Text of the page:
3 - Create a Comfortable In-Building Mobile Experience

Many of your customers are using their smartphones while inside your library. Are there ways to enhance their mobile experience while visiting the library? You bet. Here are some things to think about that can make your customers’ lives a bit better.

Comfortable seating — I have seen customers sitting on the floor or on the ground outside the main doors to the library because of the power outlet locations. Sometimes, people sit on uncomfortable wooden benches—again, because those benches happen to be close to a power outlet, and they need to charge their smartphones. We can do better than that. Make sure your library has comfortable seating located throughout the building and that it also has easy access to power outlets, which brings me to a related point.

Easy access to power outlets — Some of the group worktables at my library have a pop-up power outlet in the middle of the table, complete with a built-in USB outlet. We also have a couple of small charging stations located throughout the building that include a variety of power adapters to charge most mobile devices.

If your library doesn’t have access to power outlets or if you don’t have a lot of them, there are other things you can do. Some libraries, for example, have portable power chargers and batteries that customers can check out and use in the building. You can also buy stand-up power outlet poles. That way, you can use one power outlet to provide a way for people to charge six to eight devices at once.

A strong, consistent Wi-Fi signal throughout the building — I think the most important thing you can offer in your building is good, reliable broadband internet. Some libraries don’t offer Wi-Fi, and others do, but it’s not always adequate for heavy use. When the library gets busy, the Wi-Fi crashes or slows down because the access points can’t handle that level of traffic. Some libraries simply haven’t been able to add a Wi-Fi upgrade to their budgets. Others have older buildings with thick walls that don’t work well with Wi-Fi— or more likely, they haven’t installed enough access points to handle their bandwidth needs.

The fact remains that today’s library customers want a strong, reliable Wi-Fi internet signal. They get one at the mall, at Walmart, at the coffee shop, and at work and school. They expect the same service when visiting your library. Plan and budget for adequate Wi-Fi based on your customers’ needs.  

4 - Find Fun Ways to Connect

Think about creating some smartphone spots throughout your building. For example, my library has offered photo booths during events. We set up an iPad with a photo booth app that takes photos with fun virtual backdrops. We have also set up places to take photo booth-style photos, complete with props—but customers use their own phones to take the photos. We place signs that encourage patrons to share those photos on their favorite social media accounts, using suggested hashtags.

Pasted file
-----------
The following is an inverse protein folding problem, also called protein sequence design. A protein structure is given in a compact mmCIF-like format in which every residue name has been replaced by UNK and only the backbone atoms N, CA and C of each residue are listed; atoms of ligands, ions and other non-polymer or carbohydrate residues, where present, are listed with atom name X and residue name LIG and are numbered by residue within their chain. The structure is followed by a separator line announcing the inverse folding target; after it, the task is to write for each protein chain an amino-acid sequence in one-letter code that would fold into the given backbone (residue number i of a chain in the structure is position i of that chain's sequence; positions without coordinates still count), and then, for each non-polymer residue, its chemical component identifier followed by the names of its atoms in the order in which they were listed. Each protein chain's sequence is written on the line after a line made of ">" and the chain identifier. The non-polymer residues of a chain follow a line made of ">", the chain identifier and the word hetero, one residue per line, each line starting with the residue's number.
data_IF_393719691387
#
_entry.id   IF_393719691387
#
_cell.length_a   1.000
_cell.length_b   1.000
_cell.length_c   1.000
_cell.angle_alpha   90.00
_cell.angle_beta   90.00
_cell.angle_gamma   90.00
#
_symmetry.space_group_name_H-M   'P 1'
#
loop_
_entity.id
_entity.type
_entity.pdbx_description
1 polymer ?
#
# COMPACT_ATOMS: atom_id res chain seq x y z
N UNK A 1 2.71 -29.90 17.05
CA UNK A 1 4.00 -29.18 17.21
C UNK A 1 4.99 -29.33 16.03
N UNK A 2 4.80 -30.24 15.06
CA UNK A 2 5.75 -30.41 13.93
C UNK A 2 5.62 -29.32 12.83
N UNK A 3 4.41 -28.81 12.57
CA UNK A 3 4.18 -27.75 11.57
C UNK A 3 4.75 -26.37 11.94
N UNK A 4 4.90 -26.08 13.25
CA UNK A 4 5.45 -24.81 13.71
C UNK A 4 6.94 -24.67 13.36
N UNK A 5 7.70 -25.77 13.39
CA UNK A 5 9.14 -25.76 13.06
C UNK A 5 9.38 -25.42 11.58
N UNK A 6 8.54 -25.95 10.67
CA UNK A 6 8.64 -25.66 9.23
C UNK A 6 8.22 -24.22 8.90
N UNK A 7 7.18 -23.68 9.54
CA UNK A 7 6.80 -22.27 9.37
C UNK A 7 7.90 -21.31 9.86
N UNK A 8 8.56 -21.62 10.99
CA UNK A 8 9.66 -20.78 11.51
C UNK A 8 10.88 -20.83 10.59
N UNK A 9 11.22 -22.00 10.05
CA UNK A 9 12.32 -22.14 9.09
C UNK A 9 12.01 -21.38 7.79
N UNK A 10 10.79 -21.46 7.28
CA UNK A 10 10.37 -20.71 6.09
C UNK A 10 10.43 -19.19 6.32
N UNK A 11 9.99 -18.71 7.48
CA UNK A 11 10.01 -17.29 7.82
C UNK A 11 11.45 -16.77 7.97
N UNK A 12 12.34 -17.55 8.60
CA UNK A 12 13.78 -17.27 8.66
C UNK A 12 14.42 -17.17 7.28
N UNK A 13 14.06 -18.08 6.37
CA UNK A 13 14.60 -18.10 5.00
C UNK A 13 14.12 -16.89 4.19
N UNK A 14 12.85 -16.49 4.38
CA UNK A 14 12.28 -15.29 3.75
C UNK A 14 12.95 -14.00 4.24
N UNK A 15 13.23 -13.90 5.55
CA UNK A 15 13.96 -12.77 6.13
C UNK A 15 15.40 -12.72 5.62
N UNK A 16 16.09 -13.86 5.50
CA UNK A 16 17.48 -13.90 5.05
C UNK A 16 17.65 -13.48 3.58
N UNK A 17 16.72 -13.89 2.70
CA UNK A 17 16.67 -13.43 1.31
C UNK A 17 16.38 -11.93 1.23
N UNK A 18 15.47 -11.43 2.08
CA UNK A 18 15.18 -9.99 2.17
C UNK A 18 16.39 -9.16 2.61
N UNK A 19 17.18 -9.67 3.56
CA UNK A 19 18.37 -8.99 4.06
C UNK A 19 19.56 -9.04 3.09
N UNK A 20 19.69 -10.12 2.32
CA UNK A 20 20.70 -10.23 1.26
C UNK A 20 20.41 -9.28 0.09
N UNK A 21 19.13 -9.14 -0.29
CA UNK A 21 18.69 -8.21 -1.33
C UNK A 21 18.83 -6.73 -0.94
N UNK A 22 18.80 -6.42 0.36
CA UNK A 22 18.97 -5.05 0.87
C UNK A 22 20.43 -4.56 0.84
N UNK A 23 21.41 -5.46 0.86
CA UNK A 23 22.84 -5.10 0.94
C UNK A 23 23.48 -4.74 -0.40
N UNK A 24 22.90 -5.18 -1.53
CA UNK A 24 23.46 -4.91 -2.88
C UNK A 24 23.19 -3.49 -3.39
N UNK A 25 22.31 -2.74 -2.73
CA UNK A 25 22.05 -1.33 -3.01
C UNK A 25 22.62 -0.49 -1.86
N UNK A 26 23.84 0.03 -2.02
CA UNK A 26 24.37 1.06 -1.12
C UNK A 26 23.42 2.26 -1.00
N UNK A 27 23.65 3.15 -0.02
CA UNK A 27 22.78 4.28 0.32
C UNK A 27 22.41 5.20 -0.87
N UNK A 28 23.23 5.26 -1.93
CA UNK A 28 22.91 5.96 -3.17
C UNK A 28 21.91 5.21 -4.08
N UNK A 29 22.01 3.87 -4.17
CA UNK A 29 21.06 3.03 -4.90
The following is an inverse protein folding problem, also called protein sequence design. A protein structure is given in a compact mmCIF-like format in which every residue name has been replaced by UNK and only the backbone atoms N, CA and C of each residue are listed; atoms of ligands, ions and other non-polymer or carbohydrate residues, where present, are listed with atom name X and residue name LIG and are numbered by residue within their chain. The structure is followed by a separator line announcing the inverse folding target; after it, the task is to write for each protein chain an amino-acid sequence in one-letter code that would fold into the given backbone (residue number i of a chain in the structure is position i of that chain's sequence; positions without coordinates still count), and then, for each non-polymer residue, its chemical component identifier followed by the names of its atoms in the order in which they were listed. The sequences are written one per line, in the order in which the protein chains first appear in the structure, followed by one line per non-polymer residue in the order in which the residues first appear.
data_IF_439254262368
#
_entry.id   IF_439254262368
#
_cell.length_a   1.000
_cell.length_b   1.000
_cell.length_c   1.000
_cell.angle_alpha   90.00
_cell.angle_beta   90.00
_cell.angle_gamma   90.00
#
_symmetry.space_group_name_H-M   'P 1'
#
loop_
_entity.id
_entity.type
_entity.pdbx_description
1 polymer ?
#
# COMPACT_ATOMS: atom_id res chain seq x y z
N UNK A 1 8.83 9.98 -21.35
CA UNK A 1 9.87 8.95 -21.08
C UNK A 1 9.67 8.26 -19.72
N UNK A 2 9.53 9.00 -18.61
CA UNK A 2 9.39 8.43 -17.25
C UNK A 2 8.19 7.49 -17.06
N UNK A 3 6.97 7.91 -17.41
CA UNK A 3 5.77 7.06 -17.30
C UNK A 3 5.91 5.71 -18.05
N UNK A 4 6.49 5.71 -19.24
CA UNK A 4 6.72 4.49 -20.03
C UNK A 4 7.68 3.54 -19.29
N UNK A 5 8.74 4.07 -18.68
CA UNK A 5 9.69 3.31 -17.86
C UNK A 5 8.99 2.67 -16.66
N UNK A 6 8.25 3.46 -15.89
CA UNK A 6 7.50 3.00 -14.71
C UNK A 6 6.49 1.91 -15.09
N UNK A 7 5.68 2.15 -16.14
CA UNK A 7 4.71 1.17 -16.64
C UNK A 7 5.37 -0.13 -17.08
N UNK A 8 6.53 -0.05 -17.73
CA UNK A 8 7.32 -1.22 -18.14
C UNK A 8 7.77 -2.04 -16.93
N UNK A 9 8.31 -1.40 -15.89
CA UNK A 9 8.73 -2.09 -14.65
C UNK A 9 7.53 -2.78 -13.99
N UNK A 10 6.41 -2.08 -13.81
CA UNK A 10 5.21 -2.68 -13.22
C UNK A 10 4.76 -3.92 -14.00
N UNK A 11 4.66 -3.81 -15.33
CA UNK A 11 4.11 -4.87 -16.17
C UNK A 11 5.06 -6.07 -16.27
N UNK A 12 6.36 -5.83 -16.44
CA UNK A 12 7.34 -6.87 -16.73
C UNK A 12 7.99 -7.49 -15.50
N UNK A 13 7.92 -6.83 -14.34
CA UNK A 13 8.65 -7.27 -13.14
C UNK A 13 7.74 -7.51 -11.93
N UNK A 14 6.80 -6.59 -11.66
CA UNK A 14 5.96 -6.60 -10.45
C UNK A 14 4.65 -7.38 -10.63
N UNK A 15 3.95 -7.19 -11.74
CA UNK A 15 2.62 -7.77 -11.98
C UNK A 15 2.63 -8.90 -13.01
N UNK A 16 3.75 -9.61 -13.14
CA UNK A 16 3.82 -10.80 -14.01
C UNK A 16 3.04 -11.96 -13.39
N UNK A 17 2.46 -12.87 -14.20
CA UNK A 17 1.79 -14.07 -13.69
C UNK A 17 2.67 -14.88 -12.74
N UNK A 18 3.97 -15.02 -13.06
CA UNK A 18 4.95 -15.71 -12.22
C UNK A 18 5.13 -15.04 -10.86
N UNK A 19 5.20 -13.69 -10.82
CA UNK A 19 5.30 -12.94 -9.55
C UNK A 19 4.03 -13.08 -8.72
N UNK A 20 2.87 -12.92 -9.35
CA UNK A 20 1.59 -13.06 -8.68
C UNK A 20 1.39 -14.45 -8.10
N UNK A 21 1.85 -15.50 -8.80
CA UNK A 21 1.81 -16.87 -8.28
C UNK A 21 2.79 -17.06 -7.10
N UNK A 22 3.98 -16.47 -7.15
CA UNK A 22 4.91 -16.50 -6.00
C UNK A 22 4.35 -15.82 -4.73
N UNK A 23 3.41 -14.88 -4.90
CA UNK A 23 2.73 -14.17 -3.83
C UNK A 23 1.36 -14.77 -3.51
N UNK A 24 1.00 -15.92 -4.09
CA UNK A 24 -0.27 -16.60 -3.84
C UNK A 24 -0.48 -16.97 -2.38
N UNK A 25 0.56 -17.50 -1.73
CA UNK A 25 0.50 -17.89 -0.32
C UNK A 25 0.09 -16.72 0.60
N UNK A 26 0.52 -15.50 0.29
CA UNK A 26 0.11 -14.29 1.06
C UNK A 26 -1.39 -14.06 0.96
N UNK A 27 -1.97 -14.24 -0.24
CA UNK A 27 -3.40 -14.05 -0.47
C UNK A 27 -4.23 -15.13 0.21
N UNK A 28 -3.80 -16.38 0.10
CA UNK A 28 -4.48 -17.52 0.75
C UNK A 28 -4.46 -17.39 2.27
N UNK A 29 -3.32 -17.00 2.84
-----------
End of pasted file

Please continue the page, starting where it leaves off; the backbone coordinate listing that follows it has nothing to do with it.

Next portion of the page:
For example, we set up a photo booth space in our art gallery that was connected to a summer reading event. The event had a space theme, so we used a large outer space backdrop with stars and galaxies. People could use some props and take a photo, either with the iPad that was placed in the area or with their own device.

You could also set up some Instagram-able areas in your library. I call these selfies stops. For example, my library has an aquarium and a large dinosaur sculpture in the youth services area. We also have a cool local history room (the Topeka Room) with old traditional furniture, great lighting, and a fireplace.

We could easily turn these already cool spaces into selfie stops simply by hanging up a hashtag sign (we tend to use #TopekaLibrary or #StayCurious as local library hashtags). Hang up those signs, and you have just created a place where people might want to take a selfie to share with friends and followers on social media, using those suggested hashtags.

5 - Train Staff on Mobile Devices and Apps

Don’t forget library staff members. There’s usually a lot of training to be done for mobile devices. If you have multiple mobile apps, your staffers need to be trained to use each one. They don’t have to be experts on an app, but they should know how to download and install it and set it up so that it connects to your library. Staffers should also be trained in the basics of using different varieties of smartphones—at least Androids and iPhones. They should also know how to connect to Wi-Fi and how to download an app on both platforms.

So, that’s five ways to up your library’s mobile game inside your building. Notice that I didn’t mention some of the usual ways to use mobile devices within a library, such as for social media or reading ebooks. Those are certainly popular patron activities, but libraries also have a basic responsibility to help customers have a successful visit—and why not have a little fun in the process? Get creative, and harness the power of the mobile technology that your customers hold in their hands.

Endnotes

1. Perrin, A. “Mobile Technology and Home Broadband 2021,” Pew Research Center. June 3, 2021. Accessed 2/15/22. pewresearch.org/internet/ 2021/06/03/mobile-technology-and-home-broadband-2021.

2. Marko, M. “29+ Smartphone Usage Statistics: Around the World in 2022,” Leftronic. Feb. 27, 2021. Accessed 2/15/22. leftronic.com/blog/smartphone-usage-statistics.


David Lee King David Lee King (davidleeking@gmail.com) is the digital services director at Topeka & Shawnee County Public Library in Topeka, Kansas. He explores social media, emerging trends, and websites on his blog at davidleeking.com.